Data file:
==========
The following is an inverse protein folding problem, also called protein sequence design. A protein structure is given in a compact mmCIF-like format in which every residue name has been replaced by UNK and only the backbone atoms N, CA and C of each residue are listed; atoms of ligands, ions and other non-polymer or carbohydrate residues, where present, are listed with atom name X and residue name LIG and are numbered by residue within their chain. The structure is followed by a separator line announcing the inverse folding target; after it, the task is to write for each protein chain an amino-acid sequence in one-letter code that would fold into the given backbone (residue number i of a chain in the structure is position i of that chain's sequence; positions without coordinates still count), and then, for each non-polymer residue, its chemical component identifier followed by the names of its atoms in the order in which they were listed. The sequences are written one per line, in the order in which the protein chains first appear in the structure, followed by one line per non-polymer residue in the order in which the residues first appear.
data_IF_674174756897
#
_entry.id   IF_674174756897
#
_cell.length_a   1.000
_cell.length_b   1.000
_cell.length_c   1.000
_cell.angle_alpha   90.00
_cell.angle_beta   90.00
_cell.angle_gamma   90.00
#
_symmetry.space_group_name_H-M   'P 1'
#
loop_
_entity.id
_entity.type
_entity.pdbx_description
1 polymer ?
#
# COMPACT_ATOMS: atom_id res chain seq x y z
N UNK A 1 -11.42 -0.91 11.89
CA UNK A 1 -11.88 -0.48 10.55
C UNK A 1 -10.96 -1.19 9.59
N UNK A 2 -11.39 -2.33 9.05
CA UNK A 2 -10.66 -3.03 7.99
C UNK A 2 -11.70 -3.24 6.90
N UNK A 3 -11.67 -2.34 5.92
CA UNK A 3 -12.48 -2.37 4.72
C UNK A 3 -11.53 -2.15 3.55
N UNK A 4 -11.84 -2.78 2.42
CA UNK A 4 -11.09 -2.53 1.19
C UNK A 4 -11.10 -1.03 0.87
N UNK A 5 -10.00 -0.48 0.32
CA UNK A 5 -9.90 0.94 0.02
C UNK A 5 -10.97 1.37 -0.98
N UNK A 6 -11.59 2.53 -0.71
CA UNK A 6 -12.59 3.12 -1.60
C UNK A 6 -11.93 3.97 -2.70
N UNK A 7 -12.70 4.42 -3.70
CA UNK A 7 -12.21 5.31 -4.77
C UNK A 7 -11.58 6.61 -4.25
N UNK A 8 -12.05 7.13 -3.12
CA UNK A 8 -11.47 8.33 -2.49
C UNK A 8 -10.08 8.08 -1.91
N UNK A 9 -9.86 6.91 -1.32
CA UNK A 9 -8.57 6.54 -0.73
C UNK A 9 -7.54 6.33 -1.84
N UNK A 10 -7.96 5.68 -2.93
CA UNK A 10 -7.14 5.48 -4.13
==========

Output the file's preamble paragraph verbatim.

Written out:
The following is an inverse protein folding problem, also called protein sequence design. A protein structure is given in a compact mmCIF-like format in which every residue name has been replaced by UNK and only the backbone atoms N, CA and C of each residue are listed; atoms of ligands, ions and other non-polymer or carbohydrate residues, where present, are listed with atom name X and residue name LIG and are numbered by residue within their chain. The structure is followed by a separator line announcing the inverse folding target; after it, the task is to write for each protein chain an amino-acid sequence in one-letter code that would fold into the given backbone (residue number i of a chain in the structure is position i of that chain's sequence; positions without coordinates still count), and then, for each non-polymer residue, its chemical component identifier followed by the names of its atoms in the order in which they were listed. The sequences are written one per line, in the order in which the protein chains first appear in the structure, followed by one line per non-polymer residue in the order in which the residues first appear.